34 Replies Latest reply: Feb 12, 2019 4:59 PM by tahoelodgingonline RSS

    Warning - not asking for ID can cost you big time

    dinamight Contributor

      I have seen various people on this forum say they ask guests for ID and I always thought that was a bit over the top. No more.

       

      A neighbor received a booking 30 days before the check-in date, paid in full. Two days before the reservation, the guest issued a chargeback.

      When contacted, the guest said it was a mistake and that it would be sorted out. When it still wasn't sorted out a day later, the guest tried to cancel the reservation - one day before check-in.

       

      They said they were cancelling because of "Issues with the payment". The chargeback reason was a code (10.4?) that translated to "Fraud".

       

      We're not sure exactly what was going on here but the neighbor said he was going to fight it. Otherwise, any guest who wanted to cancel at short notice (and lose their money) could just issue a chargeback and claim it was fraud. At first Homeaway encouraged my neighbor to do so but soon they backed away and Yapstone said that if he couldn't prove that it was not fraud, then he would lose. And if he lost he would have to pay at least another $200 on top of the money he'd already lost out on. They said the only way he could win was to provide a copy of the ID of the renter.

       

      I thought this was what we were paying Yapstone for, to process the credit card payments, check that the payment is valid (e.g. card not marked as stolen, do some ID checks). No, they don't do any of that. They just collect their fees and sit back.

       

      So, beware. From now on we will request a scan of the ID of anyone booking with us. I can imagine that many people, in this age of identity theft, will be hesitant to do so. But if we don't then someone could quite easily book a month with us, have a wonderful time and then issue a chargeback and claim it wasn't them - and they would win!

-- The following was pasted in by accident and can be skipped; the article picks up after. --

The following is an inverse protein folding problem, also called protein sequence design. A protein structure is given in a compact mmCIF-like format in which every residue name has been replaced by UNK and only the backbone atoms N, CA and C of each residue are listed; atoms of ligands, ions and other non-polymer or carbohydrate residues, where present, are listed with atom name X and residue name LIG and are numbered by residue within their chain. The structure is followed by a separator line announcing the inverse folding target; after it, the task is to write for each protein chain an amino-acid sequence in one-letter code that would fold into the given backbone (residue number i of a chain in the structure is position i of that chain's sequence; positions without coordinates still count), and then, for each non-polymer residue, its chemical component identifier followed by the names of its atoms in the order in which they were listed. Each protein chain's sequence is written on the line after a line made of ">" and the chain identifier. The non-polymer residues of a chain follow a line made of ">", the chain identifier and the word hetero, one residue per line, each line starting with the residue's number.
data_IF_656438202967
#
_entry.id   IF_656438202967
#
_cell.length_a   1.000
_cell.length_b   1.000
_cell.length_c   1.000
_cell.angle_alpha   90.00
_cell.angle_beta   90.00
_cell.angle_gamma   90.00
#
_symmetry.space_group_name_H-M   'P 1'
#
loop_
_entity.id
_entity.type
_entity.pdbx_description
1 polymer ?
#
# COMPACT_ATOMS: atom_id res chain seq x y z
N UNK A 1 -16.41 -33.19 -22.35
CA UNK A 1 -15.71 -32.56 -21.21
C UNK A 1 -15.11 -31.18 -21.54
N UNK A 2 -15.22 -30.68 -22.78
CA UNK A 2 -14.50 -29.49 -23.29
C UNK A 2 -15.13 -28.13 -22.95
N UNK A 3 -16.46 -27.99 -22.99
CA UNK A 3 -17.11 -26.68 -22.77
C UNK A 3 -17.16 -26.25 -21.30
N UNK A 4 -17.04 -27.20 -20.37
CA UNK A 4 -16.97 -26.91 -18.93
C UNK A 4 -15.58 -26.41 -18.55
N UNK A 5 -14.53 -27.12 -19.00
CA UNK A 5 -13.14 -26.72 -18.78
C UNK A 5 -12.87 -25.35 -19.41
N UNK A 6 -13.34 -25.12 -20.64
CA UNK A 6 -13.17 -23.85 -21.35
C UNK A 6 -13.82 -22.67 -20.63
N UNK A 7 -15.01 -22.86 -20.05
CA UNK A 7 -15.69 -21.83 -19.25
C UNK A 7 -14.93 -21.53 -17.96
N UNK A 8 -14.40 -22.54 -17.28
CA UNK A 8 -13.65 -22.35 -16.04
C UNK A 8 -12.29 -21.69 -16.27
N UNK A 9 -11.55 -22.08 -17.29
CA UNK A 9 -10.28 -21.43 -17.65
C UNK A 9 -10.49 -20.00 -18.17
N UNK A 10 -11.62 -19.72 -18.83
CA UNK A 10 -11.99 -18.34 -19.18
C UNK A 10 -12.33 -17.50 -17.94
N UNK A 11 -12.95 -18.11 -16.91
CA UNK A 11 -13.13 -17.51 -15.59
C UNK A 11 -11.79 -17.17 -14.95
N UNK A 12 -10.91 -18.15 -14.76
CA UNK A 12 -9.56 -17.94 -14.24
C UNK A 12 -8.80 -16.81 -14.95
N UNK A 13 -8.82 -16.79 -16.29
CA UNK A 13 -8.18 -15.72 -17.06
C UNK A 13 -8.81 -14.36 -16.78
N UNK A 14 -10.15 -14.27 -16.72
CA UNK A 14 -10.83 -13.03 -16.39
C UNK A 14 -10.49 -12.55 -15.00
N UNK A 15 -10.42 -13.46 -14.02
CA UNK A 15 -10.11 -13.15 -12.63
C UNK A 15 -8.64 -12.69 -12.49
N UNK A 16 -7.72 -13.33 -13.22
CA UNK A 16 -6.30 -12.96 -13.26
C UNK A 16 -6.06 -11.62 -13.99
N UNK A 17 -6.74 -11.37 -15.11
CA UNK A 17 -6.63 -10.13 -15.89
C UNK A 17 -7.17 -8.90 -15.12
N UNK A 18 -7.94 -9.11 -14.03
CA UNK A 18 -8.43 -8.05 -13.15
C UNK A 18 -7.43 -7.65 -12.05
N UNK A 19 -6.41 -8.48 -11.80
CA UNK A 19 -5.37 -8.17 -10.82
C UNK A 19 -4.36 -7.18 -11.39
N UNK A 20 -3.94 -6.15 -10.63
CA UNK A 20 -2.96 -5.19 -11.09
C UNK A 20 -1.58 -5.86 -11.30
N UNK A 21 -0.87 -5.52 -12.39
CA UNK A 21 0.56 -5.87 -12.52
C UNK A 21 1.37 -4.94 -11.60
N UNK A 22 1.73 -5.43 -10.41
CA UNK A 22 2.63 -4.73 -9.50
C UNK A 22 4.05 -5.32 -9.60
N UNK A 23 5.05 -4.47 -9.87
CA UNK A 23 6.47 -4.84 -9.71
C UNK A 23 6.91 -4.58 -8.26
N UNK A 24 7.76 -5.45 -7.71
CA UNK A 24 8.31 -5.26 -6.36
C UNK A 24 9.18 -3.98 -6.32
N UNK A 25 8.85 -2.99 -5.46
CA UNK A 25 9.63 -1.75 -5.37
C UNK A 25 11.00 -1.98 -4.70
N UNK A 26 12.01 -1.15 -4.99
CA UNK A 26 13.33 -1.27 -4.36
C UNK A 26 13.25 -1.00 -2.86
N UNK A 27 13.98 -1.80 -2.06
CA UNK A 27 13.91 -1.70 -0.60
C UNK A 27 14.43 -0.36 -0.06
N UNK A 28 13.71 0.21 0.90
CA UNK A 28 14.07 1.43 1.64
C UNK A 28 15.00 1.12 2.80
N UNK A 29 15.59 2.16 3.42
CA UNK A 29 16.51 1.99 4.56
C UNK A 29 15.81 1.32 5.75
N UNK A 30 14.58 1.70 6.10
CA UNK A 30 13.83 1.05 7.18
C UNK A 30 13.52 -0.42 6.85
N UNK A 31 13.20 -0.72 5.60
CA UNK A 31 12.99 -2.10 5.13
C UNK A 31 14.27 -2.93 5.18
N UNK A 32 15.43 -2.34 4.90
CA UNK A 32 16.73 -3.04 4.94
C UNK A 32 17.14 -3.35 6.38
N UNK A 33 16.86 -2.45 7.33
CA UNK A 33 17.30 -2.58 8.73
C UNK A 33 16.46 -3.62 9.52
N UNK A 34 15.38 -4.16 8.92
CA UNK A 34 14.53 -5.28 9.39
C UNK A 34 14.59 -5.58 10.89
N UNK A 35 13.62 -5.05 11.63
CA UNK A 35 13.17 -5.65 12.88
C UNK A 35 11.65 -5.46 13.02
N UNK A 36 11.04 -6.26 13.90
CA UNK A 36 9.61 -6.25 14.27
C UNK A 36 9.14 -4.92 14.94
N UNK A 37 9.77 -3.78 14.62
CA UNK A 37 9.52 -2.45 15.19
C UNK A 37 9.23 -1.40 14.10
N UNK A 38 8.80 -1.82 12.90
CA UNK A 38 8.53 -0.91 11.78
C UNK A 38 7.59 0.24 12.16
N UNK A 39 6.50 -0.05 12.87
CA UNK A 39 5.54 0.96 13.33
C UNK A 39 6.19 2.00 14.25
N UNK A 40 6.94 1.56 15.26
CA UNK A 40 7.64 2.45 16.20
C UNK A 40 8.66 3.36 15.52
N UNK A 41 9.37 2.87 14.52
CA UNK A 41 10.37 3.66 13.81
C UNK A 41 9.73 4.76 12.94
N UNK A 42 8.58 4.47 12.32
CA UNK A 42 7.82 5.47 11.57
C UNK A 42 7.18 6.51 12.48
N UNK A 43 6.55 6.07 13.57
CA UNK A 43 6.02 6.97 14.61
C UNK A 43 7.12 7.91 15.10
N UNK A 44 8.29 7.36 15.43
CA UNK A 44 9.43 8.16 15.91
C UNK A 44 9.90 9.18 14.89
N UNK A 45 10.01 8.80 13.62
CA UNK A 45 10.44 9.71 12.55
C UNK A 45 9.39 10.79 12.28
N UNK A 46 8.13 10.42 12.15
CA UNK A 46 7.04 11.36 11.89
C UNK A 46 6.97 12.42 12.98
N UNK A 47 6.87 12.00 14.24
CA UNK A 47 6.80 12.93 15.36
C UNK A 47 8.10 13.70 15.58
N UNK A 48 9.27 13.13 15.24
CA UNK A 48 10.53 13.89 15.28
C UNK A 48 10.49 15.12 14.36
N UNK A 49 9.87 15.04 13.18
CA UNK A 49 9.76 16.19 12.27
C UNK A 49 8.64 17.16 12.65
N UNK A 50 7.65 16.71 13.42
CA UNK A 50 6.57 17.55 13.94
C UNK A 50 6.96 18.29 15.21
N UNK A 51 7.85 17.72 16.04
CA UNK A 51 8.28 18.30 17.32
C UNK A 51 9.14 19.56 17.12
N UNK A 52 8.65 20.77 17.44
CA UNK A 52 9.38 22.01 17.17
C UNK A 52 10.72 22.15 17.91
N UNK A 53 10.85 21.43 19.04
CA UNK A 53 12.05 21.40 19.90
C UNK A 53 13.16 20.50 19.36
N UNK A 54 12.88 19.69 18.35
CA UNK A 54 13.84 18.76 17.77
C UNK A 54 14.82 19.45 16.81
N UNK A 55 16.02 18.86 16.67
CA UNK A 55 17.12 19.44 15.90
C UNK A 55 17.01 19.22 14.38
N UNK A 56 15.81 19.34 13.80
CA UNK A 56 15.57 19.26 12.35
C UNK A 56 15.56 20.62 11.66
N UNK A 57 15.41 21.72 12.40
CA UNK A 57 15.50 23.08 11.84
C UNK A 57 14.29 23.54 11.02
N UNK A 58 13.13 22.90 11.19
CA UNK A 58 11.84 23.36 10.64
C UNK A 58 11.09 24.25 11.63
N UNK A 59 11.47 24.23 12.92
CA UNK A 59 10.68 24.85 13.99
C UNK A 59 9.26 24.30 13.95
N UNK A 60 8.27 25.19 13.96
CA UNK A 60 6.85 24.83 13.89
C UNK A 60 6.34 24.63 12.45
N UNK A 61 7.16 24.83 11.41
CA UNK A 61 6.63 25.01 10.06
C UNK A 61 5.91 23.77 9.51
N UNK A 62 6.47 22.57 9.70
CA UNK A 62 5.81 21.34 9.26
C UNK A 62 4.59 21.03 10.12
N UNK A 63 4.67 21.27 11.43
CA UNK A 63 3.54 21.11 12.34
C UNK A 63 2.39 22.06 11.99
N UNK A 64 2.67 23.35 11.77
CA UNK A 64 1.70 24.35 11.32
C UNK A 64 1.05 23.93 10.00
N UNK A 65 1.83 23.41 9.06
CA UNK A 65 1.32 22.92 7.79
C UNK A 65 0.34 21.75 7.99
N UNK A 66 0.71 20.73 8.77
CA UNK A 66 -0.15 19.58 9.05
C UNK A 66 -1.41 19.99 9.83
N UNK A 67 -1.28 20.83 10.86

We are putting our house up for sale and getting out of the vacation rental business. I cannot wait to get VRBO and especially Yapstone out of my life forever. For those who want to torture yourselves some more, please make sure you get copies of the ID!

        • Re: Warning - not asking for ID can cost you big time
          yosemitevalleyview Contributor

          I spoke with Yapstone today and asked the best way to prevent chargebacks and they suggested not only a scan/photo of the ID but also a scan/photo of the credit card. 

          • Re: Warning - not asking for ID can cost you big time
            u0999 Premier Contributor

            been requiring ID on ALL platforms for years. Just precisely for that reason - that ppl can book using stolen card and then real card ownrs issues a chargeback. Likelihood of that is diminished with ID.

              • Re: Warning - not asking for ID can cost you big time
                ambidextrous Active Contributor

                So, when do you ask for a scan of the cc and ID? Since we can't contact people directly until after the deposit is paid, it seems you would have to get this after the deposit. Or am I missing something?

                 

                And, how often does a guest tell you to jump in a lake and they don't give you the images?

                 

                Finally, it would seem that fraud would be most likely on last-minute bookings when the person who owns the stolen card does not see the charge until after the guest has left. Erinn -- is there any protection for owners who eagerly accept these scammers if there is a charge back?

                  • Re: Warning - not asking for ID can cost you big time
                    margaret CommunityAmbassador

                    I require a copy of a gov. issued photo ID. I have it noted in my listing, house rules and in my initial response to guests that this along with the signed RA is required to finalize the reservation. Once booked, I email the RA and require it to be returned along with the ID within 48 hrs. I don't release access info until I have the RA and ID.